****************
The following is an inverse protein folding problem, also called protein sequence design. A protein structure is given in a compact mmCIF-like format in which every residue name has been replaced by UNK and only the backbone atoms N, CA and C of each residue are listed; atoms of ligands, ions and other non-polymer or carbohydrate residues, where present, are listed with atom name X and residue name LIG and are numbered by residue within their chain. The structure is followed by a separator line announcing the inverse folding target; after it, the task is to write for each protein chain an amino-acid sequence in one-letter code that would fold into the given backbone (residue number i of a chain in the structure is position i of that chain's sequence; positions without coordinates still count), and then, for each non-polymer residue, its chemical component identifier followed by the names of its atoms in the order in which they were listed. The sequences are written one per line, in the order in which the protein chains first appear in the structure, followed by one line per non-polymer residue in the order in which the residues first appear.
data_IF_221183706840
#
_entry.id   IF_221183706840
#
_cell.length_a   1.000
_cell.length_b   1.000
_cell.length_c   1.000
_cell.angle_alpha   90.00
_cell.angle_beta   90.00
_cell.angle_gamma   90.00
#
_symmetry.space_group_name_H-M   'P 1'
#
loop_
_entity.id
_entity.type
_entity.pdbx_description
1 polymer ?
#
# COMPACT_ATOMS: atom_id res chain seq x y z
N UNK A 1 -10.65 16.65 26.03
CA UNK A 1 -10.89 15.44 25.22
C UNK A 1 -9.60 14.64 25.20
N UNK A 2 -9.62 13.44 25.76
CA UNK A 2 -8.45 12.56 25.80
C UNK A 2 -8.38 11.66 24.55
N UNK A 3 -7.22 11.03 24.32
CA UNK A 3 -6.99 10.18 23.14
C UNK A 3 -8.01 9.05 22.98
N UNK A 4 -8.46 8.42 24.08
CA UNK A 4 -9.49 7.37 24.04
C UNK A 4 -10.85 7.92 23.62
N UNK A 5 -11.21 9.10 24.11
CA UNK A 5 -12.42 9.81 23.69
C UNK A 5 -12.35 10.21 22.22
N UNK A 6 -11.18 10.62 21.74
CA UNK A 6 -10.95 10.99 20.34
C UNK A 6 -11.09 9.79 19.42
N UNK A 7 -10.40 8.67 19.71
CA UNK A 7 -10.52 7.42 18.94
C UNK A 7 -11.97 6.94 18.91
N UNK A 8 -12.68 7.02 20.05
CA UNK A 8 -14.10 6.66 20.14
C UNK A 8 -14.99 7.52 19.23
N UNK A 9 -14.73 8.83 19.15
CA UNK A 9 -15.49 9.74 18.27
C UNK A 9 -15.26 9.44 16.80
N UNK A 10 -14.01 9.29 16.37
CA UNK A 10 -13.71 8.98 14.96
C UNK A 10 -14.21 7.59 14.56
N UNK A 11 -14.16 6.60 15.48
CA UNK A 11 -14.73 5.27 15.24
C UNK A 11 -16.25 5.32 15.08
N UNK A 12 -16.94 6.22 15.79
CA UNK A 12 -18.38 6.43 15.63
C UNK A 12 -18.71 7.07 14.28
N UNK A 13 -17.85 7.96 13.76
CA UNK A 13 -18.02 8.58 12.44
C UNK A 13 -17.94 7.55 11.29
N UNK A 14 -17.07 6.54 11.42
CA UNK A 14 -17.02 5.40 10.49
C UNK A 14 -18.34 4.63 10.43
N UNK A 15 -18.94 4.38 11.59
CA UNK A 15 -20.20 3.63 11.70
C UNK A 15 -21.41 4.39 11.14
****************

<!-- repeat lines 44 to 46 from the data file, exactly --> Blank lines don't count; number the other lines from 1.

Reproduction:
CA UNK A 8 -14.10 6.66 20.14
C UNK A 8 -14.99 7.52 19.23
N UNK A 9 -14.73 8.83 19.15